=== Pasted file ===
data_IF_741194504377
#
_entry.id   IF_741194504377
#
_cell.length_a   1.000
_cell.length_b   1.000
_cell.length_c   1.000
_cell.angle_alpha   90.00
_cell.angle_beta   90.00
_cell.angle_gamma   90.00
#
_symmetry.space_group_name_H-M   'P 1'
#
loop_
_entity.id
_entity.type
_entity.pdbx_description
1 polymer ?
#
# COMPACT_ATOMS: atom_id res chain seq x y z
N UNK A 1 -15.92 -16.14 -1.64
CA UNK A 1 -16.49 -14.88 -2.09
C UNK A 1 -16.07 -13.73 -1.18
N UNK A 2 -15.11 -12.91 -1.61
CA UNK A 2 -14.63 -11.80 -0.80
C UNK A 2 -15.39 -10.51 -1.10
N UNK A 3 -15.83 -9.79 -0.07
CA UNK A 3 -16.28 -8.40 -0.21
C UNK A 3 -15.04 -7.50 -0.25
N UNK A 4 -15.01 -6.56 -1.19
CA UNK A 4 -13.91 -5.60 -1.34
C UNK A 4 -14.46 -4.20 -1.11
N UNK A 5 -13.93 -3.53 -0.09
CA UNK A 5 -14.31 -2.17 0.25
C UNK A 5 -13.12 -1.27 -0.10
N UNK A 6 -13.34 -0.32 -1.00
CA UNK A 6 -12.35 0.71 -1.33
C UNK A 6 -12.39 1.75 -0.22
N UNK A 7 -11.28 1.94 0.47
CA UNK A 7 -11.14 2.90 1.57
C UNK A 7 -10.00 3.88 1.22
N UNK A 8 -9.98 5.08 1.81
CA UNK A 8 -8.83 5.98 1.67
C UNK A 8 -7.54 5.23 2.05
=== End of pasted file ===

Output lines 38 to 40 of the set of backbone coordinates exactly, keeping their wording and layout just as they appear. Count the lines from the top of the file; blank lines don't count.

C UNK A 6 -12.39 1.75 -0.22
N UNK A 7 -11.28 1.94 0.47
CA UNK A 7 -11.14 2.90 1.57